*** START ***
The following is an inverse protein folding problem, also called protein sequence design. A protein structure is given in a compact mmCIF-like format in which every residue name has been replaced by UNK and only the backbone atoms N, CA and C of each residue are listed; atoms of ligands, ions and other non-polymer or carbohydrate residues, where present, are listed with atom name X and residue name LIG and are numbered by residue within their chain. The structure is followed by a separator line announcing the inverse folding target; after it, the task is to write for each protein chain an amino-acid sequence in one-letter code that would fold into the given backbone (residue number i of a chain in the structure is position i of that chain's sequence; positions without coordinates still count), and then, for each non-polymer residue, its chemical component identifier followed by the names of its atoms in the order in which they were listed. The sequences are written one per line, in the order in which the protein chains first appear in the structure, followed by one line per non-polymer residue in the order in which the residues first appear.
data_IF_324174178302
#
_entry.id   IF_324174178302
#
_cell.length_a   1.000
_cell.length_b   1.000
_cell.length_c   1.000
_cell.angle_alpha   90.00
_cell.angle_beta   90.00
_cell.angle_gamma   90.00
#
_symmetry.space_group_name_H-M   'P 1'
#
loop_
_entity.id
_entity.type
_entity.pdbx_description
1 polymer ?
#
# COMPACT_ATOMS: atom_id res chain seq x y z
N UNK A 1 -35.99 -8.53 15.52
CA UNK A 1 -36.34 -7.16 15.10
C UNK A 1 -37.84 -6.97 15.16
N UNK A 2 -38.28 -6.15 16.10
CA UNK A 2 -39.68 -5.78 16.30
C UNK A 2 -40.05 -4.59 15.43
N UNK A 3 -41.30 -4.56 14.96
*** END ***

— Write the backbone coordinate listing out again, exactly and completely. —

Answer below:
The following is an inverse protein folding problem, also called protein sequence design. A protein structure is given in a compact mmCIF-like format in which every residue name has been replaced by UNK and only the backbone atoms N, CA and C of each residue are listed; atoms of ligands, ions and other non-polymer or carbohydrate residues, where present, are listed with atom name X and residue name LIG and are numbered by residue within their chain. The structure is followed by a separator line announcing the inverse folding target; after it, the task is to write for each protein chain an amino-acid sequence in one-letter code that would fold into the given backbone (residue number i of a chain in the structure is position i of that chain's sequence; positions without coordinates still count), and then, for each non-polymer residue, its chemical component identifier followed by the names of its atoms in the order in which they were listed. The sequences are written one per line, in the order in which the protein chains first appear in the structure, followed by one line per non-polymer residue in the order in which the residues first appear.
data_IF_324174178302
#
_entry.id   IF_324174178302
#
_cell.length_a   1.000
_cell.length_b   1.000
_cell.length_c   1.000
_cell.angle_alpha   90.00
_cell.angle_beta   90.00
_cell.angle_gamma   90.00
#
_symmetry.space_group_name_H-M   'P 1'
#
loop_
_entity.id
_entity.type
_entity.pdbx_description
1 polymer ?
#
# COMPACT_ATOMS: atom_id res chain seq x y z
N UNK A 1 -35.99 -8.53 15.52
CA UNK A 1 -36.34 -7.16 15.10
C UNK A 1 -37.84 -6.97 15.16
N UNK A 2 -38.28 -6.15 16.10
CA UNK A 2 -39.68 -5.78 16.30
C UNK A 2 -40.05 -4.59 15.43
N UNK A 3 -41.30 -4.56 14.96